Players hard to find for love or money

Steve Tongue finds Premier new boys struggling to attract talent
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The Independent Football

They shadowed each other at the top of the Nationwide League for most of last season and are due to meet again on the opening day of the new Premiership campaign. In the meantime, Charlton Athletic and Manchester City, who play at The Valley on 19 August, have been watching each other with interest as their respective managers struggle surprisingly hard to spend the millions of pounds necessary to bridge the ever-widening gap between the two grades.

They shadowed each other at the top of the Nationwide League for most of last season and are due to meet again on the opening day of the new Premiership campaign. In the meantime, Charlton Athletic and Manchester City, who play at The Valley on 19 August, have been watching each other with interest as their respective managers struggle surprisingly hard to spend the millions of pounds necessary to bridge the ever-widening gap between the two grades.

That can still be done. Early in the Nineties, Leeds, Blackburn, Newcastle and Nottingham Forest all finished in the top four in their first season after promotion; more recently, Leicester, Middlesbrough and Sunderland made the upper half of the table. Even the least affluent of those clubs still found, however, that substantial sums were required even to contemplate keeping up with the Fergies.

City's Joe Royle and Charlton's Alan Curbishley, although neither could be classed as naïve young rookies, have had to swallow hard once or twice on being quoted the sums demanded by clubs, players or - worst of all - agents.

"The level of fees for British players is very high," said Royle, while waiting by the telephone to hear whether his £6m offer for Aston Villa's defender Ugo Ehiogu was sufficiently large. (It wasn't.) "Agents' fees seem to be going up too. There's a few people earning a very good living on the fringe of our industry."

Royle refuses to be rushed and is happy enough to have secured the first man he seriously targeted, Alf-Inge Haaland of Leeds. He admitted an interest in Bolton's Icelandic striker Eidur Gudjohnsen, but once Chelsea did so as well, then - as Charlton also found out - it was no contest.

It may be significant that those two players, like Charlton's one significant signing so far, Gudjohnsen's former team-mate Claus Jensen, all hail from abroad; as The Independent revealed last week, 75 per cent of the money spent by Premiership clubs this close-season has gone on foreigners.

Royle believes he may have to go to Europe to complete the strengthening required of a team who were in the Second Division two years ago, and is now looking at setting up scouting representation there. As for Curbishley, two summers ago, while City prepared to meet the challenge of Macclesfield and Millwall, he was wondering how to go about beefing up a squad who suddenly found themselves in the Premier League. He spent around £1m each on a full-back (Chris Powell) and midfielder (Neil Redfearn), took a striker (Andy Hunt) for nothing on a Bosman free transfer and kept some money back for a war chest that eventually funded the acquisition of Martin Pringle andGraham Stuart when the goals ran dry. It was still not enough to maintain a place at English football's high table.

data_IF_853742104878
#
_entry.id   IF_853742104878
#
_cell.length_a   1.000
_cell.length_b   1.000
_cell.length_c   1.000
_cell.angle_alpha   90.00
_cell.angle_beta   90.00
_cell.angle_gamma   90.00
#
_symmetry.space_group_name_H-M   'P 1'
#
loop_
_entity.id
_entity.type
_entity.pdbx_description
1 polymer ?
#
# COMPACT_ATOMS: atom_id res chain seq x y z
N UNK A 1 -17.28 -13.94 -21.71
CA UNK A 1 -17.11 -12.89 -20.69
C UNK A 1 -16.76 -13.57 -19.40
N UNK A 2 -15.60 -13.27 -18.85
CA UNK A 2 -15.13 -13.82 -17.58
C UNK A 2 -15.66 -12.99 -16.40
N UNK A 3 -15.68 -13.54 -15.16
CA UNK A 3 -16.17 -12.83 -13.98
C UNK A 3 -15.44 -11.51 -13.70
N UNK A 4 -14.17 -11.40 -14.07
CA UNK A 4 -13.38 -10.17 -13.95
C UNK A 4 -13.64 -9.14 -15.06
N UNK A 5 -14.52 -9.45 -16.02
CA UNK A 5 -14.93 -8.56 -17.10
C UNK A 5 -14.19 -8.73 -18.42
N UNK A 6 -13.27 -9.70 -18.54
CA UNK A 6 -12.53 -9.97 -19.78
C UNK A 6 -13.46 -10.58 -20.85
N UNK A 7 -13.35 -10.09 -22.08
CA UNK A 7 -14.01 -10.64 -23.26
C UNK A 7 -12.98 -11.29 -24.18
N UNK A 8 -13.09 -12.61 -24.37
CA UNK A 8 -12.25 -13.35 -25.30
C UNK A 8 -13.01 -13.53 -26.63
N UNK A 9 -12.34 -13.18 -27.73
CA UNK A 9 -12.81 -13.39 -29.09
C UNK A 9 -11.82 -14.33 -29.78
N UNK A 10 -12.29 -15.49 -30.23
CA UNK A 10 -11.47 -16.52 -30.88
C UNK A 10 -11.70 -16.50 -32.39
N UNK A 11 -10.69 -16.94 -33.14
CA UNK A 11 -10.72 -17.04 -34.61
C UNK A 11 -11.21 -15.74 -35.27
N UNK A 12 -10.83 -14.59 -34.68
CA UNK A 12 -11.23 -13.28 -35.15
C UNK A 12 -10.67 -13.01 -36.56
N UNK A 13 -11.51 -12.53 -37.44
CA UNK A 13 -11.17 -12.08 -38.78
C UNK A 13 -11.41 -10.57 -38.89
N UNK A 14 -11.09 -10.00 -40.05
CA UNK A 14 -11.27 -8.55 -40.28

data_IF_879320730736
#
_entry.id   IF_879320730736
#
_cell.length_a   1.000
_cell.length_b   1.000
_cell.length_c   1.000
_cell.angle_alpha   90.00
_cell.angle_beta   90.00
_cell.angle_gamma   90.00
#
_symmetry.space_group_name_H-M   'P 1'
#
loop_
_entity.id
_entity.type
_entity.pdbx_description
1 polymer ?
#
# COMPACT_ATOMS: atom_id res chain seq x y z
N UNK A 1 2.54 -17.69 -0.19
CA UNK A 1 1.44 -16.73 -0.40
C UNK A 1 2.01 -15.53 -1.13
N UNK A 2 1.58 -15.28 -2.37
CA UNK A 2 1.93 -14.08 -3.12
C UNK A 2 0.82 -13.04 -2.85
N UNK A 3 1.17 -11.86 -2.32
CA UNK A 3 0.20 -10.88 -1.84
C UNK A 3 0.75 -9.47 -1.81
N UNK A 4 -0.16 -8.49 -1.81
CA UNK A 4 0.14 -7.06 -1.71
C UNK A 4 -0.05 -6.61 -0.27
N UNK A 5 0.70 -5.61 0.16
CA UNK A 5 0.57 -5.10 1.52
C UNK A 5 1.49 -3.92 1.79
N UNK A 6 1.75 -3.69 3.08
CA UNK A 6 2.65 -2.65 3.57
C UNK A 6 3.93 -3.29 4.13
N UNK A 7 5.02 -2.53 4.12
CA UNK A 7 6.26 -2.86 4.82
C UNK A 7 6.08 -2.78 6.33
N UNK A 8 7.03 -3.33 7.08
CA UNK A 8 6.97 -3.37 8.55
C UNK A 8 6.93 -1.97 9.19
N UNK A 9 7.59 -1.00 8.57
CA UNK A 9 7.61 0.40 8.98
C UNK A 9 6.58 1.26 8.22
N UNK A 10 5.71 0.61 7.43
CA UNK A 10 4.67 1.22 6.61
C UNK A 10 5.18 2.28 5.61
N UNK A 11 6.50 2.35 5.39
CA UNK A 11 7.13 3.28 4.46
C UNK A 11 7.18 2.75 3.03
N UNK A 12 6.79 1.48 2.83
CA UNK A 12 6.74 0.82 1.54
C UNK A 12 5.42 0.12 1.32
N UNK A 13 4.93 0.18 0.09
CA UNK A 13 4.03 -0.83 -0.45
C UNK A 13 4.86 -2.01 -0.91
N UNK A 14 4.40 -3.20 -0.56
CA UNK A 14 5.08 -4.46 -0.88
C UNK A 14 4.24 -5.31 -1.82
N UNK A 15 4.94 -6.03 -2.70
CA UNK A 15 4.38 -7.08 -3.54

Even though Curbishley's transfer record overall is excellent - four of those five were still in the side that finished ahead of City to win the championship - and he has sums of money to spend (a minimum of £10m) that a few years ago he would not even have bothered dreaming about, it has proved frustratingly difficult to capture the desired reinforcements this time.

Gudjohnsen preferred a bigger club already qualified for Europe, another Bolton man, the defender Mark Fish, could not agree terms, and Don Hutchison opted for a return to his native North-east with Sunderland. So there was a palpable air of relief at Charlton's well-appointed training ground last Thursday, when the club's pre-season media open day coincided with the announcement that Jensen had been signed for a fee almost quadrupling the previous club record, paid for Redfearn.

"I've been pitching high," the manager said in explanation of his comparative lack of success. "We've had stiff competition, like everybody's had, and what's happened since the last television deal has made it even harder. Joe has bid £6m for a player, George Burley [of Ipswich, the other promoted club] bid £4m for Jensen, and we'll all break our club record if we can. I've told Claus I might even break it again soon, and I hope I can follow it up with a couple more signings."

The key points in the negotiations will again be threefold, as Richard Murray, the chairman of Charlton's holding company, explained: "You've got to agree the fee, then the players' package, and then they've got to want to come to you.

"They come and look round and occasionally they say they want to play in front of 45,000 every week; that's something we're having to come to terms with. We've spoken to so many agents, and you are shocked by some of the demands, but that shows the level we're operating at now.

"The other important thing with a player like Claus is that he's only 23, and when you buy players of his age it's not what I call dead money: a year or two before the end of his contract he'll still be in his prime. We said we'd get three or four players; he's the first, and at least three will be for substantial fees."

The supporters of both clubs are not stinting in making their contribution: Charlton quickly sold out of season tickets and City have a waiting list of 5,000. When they come together again next month, the line-ups will make interesting reading and will reflect how successful a summer the two managers have had.

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